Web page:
Star Wars Rebels – Season 4 Episode 11
Star Wars Rebels slows down to deal with the loss of a key character by allowing everyone to deal with it in their own way.
The previous episode had a shocking ending that has widespread implications for the show as it moves into its final episodes. Hera has lost the man she loves, Ezra has lost a mentor and everyone else has lost a dear friend so taking the time to process this is absolutely the right thing to do.
Hera is understandably grief stricken and spends most of the episode contemplating what life is like without Kanan. The Kalikori acts as a symbol of their relationship and a reminder of him since he went through a lot to retrieve it for her. The fact that it has a missing piece clearly indicates that Hera has lost a piece of herself while also providing a space for his memory to live on as part of her family. So much is attributed to such a small object but the weight of meaning is heavy.
Chopper is the only company Hera has for much of the episode which feels right. The Ghost crew have always been a family with Hera as the maternal figure so Chopper would effectively be one of her children. Hera feels comfortable opening up to Chopper and definitely sees him as more than a machine. The moment Chopper holds her hand is emotionally satisfying and encapsulates this relationship perfectly.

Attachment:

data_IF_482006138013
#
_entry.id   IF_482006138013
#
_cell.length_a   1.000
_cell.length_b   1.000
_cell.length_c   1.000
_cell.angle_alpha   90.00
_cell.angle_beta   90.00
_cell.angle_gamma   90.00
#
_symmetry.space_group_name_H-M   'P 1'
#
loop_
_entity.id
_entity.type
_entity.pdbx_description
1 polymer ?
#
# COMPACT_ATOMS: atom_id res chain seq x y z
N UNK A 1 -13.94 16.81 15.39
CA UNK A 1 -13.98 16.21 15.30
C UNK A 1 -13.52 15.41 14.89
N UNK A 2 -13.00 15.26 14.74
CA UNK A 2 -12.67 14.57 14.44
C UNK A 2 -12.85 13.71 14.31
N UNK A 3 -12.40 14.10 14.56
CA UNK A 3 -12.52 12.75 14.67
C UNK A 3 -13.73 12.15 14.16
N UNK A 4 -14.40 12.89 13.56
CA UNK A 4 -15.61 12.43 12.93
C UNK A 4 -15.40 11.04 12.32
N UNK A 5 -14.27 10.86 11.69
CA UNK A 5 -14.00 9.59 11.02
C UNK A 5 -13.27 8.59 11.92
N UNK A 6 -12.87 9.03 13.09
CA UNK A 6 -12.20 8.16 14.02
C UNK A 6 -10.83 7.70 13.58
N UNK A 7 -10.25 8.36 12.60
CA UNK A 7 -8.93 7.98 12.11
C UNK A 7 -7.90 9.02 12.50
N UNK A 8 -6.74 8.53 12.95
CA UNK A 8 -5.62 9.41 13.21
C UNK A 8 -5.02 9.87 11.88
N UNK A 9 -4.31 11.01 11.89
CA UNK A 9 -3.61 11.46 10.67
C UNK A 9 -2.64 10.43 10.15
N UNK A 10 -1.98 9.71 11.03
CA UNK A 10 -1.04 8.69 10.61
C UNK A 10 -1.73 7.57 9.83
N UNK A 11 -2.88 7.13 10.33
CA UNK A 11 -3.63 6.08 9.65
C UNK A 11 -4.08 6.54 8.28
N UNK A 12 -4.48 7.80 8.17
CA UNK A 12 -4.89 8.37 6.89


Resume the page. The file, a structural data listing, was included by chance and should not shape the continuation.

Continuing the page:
Hera has a decision to make. She can either give up on her mission and the Rebellion or find a way to move forward with renewed determination. She has experienced loss before in the various battles she has been involved in but this is a deeply personal one and it affects her differently. Some time to reflect is essential and she has to take stock of what she’s fighting for in her own mind before continuing. By the end of the episode she resolves to fight for Kanan which gives her a strong motivation going into the final episodes.